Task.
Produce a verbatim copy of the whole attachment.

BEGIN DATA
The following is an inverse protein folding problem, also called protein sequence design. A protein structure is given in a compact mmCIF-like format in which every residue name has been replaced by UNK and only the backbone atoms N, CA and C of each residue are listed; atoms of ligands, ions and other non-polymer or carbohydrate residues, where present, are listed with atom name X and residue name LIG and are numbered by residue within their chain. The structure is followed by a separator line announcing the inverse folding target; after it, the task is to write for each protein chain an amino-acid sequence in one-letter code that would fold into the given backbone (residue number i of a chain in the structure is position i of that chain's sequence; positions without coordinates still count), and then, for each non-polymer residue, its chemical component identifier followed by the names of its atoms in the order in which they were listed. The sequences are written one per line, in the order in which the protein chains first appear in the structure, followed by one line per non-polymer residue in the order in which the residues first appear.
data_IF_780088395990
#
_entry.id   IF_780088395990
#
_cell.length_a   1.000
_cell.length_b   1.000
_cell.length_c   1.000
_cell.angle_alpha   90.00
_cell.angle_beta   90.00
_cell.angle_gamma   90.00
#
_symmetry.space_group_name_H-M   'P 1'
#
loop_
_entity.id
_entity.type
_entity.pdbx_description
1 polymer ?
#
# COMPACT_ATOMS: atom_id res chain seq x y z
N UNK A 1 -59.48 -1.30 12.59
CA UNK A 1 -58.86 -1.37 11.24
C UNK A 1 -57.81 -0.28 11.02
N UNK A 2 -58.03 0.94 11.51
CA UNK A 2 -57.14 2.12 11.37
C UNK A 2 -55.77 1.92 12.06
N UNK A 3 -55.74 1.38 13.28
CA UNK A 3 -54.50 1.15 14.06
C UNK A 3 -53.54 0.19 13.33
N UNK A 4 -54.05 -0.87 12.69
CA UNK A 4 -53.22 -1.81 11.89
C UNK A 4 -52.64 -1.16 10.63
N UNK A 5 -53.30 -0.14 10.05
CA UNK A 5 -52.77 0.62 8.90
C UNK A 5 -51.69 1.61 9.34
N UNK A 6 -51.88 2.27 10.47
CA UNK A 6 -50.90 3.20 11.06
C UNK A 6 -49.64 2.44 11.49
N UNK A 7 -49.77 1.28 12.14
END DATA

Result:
The following is an inverse protein folding problem, also called protein sequence design. A protein structure is given in a compact mmCIF-like format in which every residue name has been replaced by UNK and only the backbone atoms N, CA and C of each residue are listed; atoms of ligands, ions and other non-polymer or carbohydrate residues, where present, are listed with atom name X and residue name LIG and are numbered by residue within their chain. The structure is followed by a separator line announcing the inverse folding target; after it, the task is to write for each protein chain an amino-acid sequence in one-letter code that would fold into the given backbone (residue number i of a chain in the structure is position i of that chain's sequence; positions without coordinates still count), and then, for each non-polymer residue, its chemical component identifier followed by the names of its atoms in the order in which they were listed. The sequences are written one per line, in the order in which the protein chains first appear in the structure, followed by one line per non-polymer residue in the order in which the residues first appear.
data_IF_780088395990
#
_entry.id   IF_780088395990
#
_cell.length_a   1.000
_cell.length_b   1.000
_cell.length_c   1.000
_cell.angle_alpha   90.00
_cell.angle_beta   90.00
_cell.angle_gamma   90.00
#
_symmetry.space_group_name_H-M   'P 1'
#
loop_
_entity.id
_entity.type
_entity.pdbx_description
1 polymer ?
#
# COMPACT_ATOMS: atom_id res chain seq x y z
N UNK A 1 -59.48 -1.30 12.59
CA UNK A 1 -58.86 -1.37 11.24
C UNK A 1 -57.81 -0.28 11.02
N UNK A 2 -58.03 0.94 11.51
CA UNK A 2 -57.14 2.12 11.37
C UNK A 2 -55.77 1.92 12.06
N UNK A 3 -55.74 1.38 13.28
CA UNK A 3 -54.50 1.15 14.06
C UNK A 3 -53.54 0.19 13.33
N UNK A 4 -54.05 -0.87 12.69
CA UNK A 4 -53.22 -1.81 11.89
C UNK A 4 -52.64 -1.16 10.63
N UNK A 5 -53.30 -0.14 10.05
CA UNK A 5 -52.77 0.62 8.90
C UNK A 5 -51.69 1.61 9.34
N UNK A 6 -51.88 2.27 10.47
CA UNK A 6 -50.90 3.20 11.06
C UNK A 6 -49.64 2.44 11.49
N UNK A 7 -49.77 1.28 12.14